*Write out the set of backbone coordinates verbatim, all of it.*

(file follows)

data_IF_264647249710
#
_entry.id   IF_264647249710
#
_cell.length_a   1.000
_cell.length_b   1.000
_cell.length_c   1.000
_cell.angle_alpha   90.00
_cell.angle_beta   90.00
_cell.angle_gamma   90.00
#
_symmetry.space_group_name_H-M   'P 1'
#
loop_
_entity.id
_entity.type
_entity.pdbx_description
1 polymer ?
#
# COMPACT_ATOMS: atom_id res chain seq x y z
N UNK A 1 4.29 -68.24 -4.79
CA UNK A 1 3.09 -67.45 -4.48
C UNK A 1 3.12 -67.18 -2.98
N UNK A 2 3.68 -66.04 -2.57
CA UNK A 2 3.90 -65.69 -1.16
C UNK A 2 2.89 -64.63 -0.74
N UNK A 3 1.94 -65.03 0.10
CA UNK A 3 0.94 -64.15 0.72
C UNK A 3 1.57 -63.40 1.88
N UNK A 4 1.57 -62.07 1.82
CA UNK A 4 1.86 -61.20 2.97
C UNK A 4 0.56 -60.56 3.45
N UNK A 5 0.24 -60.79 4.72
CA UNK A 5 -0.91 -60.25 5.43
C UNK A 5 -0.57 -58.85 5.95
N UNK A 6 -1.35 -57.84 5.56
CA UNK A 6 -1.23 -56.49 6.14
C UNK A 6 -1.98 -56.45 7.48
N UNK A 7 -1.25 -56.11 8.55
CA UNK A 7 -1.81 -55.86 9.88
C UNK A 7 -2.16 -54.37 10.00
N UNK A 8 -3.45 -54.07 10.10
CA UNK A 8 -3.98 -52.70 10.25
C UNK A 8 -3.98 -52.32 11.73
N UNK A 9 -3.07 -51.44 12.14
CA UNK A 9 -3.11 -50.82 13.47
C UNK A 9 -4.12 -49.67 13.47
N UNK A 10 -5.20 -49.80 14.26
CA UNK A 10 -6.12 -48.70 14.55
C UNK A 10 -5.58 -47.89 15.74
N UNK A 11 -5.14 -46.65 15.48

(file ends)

data_IF_264647249710
#
_entry.id   IF_264647249710
#
_cell.length_a   1.000
_cell.length_b   1.000
_cell.length_c   1.000
_cell.angle_alpha   90.00
_cell.angle_beta   90.00
_cell.angle_gamma   90.00
#
_symmetry.space_group_name_H-M   'P 1'
#
loop_
_entity.id
_entity.type
_entity.pdbx_description
1 polymer ?
#
# COMPACT_ATOMS: atom_id res chain seq x y z
N UNK A 1 4.29 -68.24 -4.79
CA UNK A 1 3.09 -67.45 -4.48
C UNK A 1 3.12 -67.18 -2.98
N UNK A 2 3.68 -66.04 -2.57
CA UNK A 2 3.90 -65.69 -1.16
C UNK A 2 2.89 -64.63 -0.74
N UNK A 3 1.94 -65.03 0.10
CA UNK A 3 0.94 -64.15 0.72
C UNK A 3 1.57 -63.40 1.88
N UNK A 4 1.57 -62.07 1.82
CA UNK A 4 1.86 -61.20 2.97
C UNK A 4 0.56 -60.56 3.45
N UNK A 5 0.24 -60.79 4.72
CA UNK A 5 -0.91 -60.25 5.43
C UNK A 5 -0.57 -58.85 5.95
N UNK A 6 -1.35 -57.84 5.56
CA UNK A 6 -1.23 -56.49 6.14
C UNK A 6 -1.98 -56.45 7.48
N UNK A 7 -1.25 -56.11 8.55
CA UNK A 7 -1.81 -55.86 9.88
C UNK A 7 -2.16 -54.37 10.00
N UNK A 8 -3.45 -54.07 10.10
CA UNK A 8 -3.98 -52.70 10.25
C UNK A 8 -3.98 -52.32 11.73
N UNK A 9 -3.07 -51.44 12.14
CA UNK A 9 -3.11 -50.82 13.47
C UNK A 9 -4.12 -49.67 13.47
N UNK A 10 -5.20 -49.80 14.26
CA UNK A 10 -6.12 -48.70 14.55
C UNK A 10 -5.58 -47.89 15.74
N UNK A 11 -5.14 -46.65 15.48